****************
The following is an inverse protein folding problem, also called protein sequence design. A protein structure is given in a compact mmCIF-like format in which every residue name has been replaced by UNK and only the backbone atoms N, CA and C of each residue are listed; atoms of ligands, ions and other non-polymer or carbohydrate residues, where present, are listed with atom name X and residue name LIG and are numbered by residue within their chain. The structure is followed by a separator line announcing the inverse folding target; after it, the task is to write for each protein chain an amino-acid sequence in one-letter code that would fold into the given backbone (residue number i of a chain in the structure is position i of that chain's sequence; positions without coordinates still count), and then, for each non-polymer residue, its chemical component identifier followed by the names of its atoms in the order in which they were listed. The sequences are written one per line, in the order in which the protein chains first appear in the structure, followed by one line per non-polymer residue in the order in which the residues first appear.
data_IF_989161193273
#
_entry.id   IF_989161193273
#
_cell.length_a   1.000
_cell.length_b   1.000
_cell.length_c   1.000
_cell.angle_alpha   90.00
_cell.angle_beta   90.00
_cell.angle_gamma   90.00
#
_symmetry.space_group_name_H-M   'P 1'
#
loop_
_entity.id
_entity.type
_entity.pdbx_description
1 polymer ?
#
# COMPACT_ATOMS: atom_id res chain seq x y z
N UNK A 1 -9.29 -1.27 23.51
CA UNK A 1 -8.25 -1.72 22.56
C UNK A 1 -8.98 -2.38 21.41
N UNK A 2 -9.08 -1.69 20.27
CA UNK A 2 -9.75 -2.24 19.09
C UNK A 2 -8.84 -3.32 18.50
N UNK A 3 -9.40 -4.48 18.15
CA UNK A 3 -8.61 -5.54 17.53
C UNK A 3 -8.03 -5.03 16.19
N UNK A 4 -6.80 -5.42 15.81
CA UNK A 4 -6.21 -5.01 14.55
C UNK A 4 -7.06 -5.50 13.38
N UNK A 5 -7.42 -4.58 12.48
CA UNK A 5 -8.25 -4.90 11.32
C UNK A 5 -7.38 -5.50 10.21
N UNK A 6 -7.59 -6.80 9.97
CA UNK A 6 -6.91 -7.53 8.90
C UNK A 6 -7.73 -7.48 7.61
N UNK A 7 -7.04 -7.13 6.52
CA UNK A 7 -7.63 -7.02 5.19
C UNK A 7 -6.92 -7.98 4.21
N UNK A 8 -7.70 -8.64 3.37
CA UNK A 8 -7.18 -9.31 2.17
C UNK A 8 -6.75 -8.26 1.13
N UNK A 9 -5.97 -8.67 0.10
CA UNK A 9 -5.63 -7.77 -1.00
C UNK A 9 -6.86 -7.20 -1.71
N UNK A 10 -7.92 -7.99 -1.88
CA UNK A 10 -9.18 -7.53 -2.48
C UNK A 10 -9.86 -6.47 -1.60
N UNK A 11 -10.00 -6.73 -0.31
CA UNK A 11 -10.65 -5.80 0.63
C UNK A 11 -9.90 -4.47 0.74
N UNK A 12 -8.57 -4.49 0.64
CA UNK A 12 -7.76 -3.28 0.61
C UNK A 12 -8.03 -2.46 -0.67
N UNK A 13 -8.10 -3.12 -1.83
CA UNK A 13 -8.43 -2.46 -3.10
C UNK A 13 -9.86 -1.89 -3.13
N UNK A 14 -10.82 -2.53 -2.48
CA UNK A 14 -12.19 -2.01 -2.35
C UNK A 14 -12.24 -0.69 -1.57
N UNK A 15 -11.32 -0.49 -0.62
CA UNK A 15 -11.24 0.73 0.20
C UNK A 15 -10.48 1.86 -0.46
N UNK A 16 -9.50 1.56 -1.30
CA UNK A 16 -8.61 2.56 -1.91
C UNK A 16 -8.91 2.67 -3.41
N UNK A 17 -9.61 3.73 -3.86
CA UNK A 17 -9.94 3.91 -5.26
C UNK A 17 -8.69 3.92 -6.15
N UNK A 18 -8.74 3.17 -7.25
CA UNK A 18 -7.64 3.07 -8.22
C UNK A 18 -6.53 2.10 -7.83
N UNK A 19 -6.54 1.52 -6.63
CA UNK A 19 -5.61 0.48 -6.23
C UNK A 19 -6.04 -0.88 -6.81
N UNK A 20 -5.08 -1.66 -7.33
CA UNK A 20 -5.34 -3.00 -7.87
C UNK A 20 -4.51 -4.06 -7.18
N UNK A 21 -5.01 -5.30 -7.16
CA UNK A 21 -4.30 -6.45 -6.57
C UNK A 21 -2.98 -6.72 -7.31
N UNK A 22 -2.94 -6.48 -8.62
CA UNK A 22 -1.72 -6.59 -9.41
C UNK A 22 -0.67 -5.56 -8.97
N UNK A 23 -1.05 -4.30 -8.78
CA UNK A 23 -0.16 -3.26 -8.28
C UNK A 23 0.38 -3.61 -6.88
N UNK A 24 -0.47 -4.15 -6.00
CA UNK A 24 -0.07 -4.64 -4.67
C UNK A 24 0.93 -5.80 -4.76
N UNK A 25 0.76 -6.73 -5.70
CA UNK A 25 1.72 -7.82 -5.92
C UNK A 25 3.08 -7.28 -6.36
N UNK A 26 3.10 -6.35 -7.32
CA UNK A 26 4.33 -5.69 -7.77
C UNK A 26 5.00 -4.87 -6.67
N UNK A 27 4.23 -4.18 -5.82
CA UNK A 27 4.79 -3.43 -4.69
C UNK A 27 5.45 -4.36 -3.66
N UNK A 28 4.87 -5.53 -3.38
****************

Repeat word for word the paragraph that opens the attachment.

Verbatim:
The following is an inverse protein folding problem, also called protein sequence design. A protein structure is given in a compact mmCIF-like format in which every residue name has been replaced by UNK and only the backbone atoms N, CA and C of each residue are listed; atoms of ligands, ions and other non-polymer or carbohydrate residues, where present, are listed with atom name X and residue name LIG and are numbered by residue within their chain. The structure is followed by a separator line announcing the inverse folding target; after it, the task is to write for each protein chain an amino-acid sequence in one-letter code that would fold into the given backbone (residue number i of a chain in the structure is position i of that chain's sequence; positions without coordinates still count), and then, for each non-polymer residue, its chemical component identifier followed by the names of its atoms in the order in which they were listed. The sequences are written one per line, in the order in which the protein chains first appear in the structure, followed by one line per non-polymer residue in the order in which the residues first appear.